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Gareth Thursby's mum hopes lessons have been learned
The mother of Skipton soldier Gareth Thursby, gunned down by a rogue Afghan policeman, says she hopes lessons have been learned from his death.
Sgt Thursby, 29, and colleague Private Thomas Wroe, 18, from Holmfirth, died of multiple gunshot wounds after the man – a member of the Afghan Local Police – suddenly opened fire on them at a checkpoint in Helmand Province on September 15 last year.
An inquest, held in Oxford on Thursday, ruled that the two solders, both from the 3rd Battalion, Yorkshire Regiment, had been unlawfully killed.
Speaking afterwards, Gareth’s mother, Caroline Whitaker, said she hoped that action was taken to prevent similar incidents in the future.
“I just hope something changes and it doesn’t happen again,” said Mrs Whitaker. “I think Afghans should be disarmed before going into army camps.”
She has already spoken to military officials, who are investigating what can be learned from the men’s deaths.
Oxfordshire Assistant Coroner Alison Thompson said that, although there was no apparent motive for the Afghan man opening fire on British troops, there was no established link between him and the insurgency in Afghanistan.
The inquest heard that a third soldier was injured after being shot several times in the incident.
Recording a verdict of unlawful killing, Ms Thompson said: “It is often difficult if not impossible to establish motivation in this sort of case, making it especially hard for families to come to terms with the death.
"And I am sorry that I am not going to be in a position to provide a reason for this appalling attack as I have heard no evidence as to why it took place."
The inquest heard that the Afghan local policeman was visiting the checkpoint, called Tora, in Nahr-e Saraj, from another one nearby when he opened fire.
He was well-known to the men there and was known to be "pro-Isaf (International Security Assistance Force)" and a "champion of the partnership" with the coalition.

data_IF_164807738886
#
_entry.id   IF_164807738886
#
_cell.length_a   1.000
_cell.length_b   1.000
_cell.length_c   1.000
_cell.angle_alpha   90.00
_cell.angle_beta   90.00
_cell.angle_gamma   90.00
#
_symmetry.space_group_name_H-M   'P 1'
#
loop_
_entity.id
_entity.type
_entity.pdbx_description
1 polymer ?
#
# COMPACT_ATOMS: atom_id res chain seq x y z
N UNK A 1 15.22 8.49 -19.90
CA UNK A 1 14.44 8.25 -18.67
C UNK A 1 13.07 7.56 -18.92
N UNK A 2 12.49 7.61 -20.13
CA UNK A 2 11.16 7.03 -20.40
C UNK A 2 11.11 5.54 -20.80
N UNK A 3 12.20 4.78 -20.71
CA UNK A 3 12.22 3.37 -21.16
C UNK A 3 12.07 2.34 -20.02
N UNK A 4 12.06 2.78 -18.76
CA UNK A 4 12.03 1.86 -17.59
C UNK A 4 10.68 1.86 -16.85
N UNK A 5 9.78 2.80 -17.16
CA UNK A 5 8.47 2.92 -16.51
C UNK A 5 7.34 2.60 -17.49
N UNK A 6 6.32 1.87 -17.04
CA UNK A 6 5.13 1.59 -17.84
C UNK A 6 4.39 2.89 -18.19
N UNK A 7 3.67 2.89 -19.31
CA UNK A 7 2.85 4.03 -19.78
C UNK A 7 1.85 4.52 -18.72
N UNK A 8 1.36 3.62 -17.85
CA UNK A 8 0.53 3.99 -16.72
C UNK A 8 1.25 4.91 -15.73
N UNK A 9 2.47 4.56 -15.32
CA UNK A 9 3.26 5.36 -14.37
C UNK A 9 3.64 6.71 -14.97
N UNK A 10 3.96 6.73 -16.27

The man, known as Gul Agha, had been laughing and joking with soldiers at the checkpoint before he turned his AK-47 on them.
The inquest heard that Afghan security forces were required to make their weapons "safe" when entering the checkpoint, but did not have to unload or hand them in.
Lieutenant Callum Cameron, platoon commander of 3 Platoon, Alma Company, told the inquest all Afghan Local Police (ALP) visitors were checked and vouched for by colleagues before they were allowed into the checkpoint, and the man in question had been vouched for.
Soldiers from 3 Yorks who gave evidence to the inquest described their shock that the man, who was known to them, had turned on them.
As he sat at a table with the soldiers, he opened fire, injuring one private, killing Pte Wroe who was hit four times, missing two other soldiers, and then killing former South Craven School pupil Sgt Thursby, who was shot five times.
Fellow troops then shot Gul Agha dead.
Giving her verdict, the coroner said it was "impossible to entirely legislate" against the threat of insider attacks because of the importance of building relations.
She told the families: "I can only hope that by hearing from Gareth and Thomas's colleagues at least you know exactly what happened."
The inquest was also attended by the parents of Kingsman Ryan Ward, who shot the Afghan gunman dead, but later killed himself.
An inquest into the 20-year-old's death previously heard that he was found hanging at his family home the day after Sgt Thursby's funeral in Skipton.